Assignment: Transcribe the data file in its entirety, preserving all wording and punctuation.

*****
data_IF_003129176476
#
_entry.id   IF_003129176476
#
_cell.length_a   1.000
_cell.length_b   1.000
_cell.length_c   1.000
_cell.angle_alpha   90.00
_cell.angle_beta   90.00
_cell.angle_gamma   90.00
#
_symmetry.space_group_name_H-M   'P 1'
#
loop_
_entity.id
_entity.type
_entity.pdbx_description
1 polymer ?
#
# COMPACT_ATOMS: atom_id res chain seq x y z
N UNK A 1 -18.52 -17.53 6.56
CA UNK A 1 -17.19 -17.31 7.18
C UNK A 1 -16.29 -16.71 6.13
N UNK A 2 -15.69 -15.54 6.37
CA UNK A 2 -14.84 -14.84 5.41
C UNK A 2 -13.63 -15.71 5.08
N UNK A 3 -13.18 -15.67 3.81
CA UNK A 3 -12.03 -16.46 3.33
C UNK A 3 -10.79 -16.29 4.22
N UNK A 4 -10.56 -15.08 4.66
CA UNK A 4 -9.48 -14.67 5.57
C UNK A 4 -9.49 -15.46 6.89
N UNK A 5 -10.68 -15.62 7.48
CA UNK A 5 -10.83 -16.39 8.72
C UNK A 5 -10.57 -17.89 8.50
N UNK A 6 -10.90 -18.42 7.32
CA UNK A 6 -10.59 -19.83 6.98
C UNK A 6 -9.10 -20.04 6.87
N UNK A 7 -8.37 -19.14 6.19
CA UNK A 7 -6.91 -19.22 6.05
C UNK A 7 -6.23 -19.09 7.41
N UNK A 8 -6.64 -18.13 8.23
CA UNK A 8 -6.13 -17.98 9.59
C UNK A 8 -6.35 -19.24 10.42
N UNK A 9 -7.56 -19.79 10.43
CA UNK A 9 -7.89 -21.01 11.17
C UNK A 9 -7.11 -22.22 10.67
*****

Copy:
data_IF_003129176476
#
_entry.id   IF_003129176476
#
_cell.length_a   1.000
_cell.length_b   1.000
_cell.length_c   1.000
_cell.angle_alpha   90.00
_cell.angle_beta   90.00
_cell.angle_gamma   90.00
#
_symmetry.space_group_name_H-M   'P 1'
#
loop_
_entity.id
_entity.type
_entity.pdbx_description
1 polymer ?
#
# COMPACT_ATOMS: atom_id res chain seq x y z
N UNK A 1 -18.52 -17.53 6.56
CA UNK A 1 -17.19 -17.31 7.18
C UNK A 1 -16.29 -16.71 6.13
N UNK A 2 -15.69 -15.54 6.37
CA UNK A 2 -14.84 -14.84 5.41
C UNK A 2 -13.63 -15.71 5.08
N UNK A 3 -13.18 -15.67 3.81
CA UNK A 3 -12.03 -16.46 3.33
C UNK A 3 -10.79 -16.29 4.22
N UNK A 4 -10.56 -15.08 4.66
CA UNK A 4 -9.48 -14.67 5.57
C UNK A 4 -9.49 -15.46 6.89
N UNK A 5 -10.68 -15.62 7.48
CA UNK A 5 -10.83 -16.39 8.72
C UNK A 5 -10.57 -17.89 8.50
N UNK A 6 -10.90 -18.42 7.32
CA UNK A 6 -10.59 -19.83 6.98
C UNK A 6 -9.10 -20.04 6.87
N UNK A 7 -8.37 -19.14 6.19
CA UNK A 7 -6.91 -19.22 6.05
C UNK A 7 -6.23 -19.09 7.41
N UNK A 8 -6.64 -18.13 8.23
CA UNK A 8 -6.13 -17.98 9.59
C UNK A 8 -6.35 -19.24 10.42
N UNK A 9 -7.56 -19.79 10.43
CA UNK A 9 -7.89 -21.01 11.17
C UNK A 9 -7.11 -22.22 10.67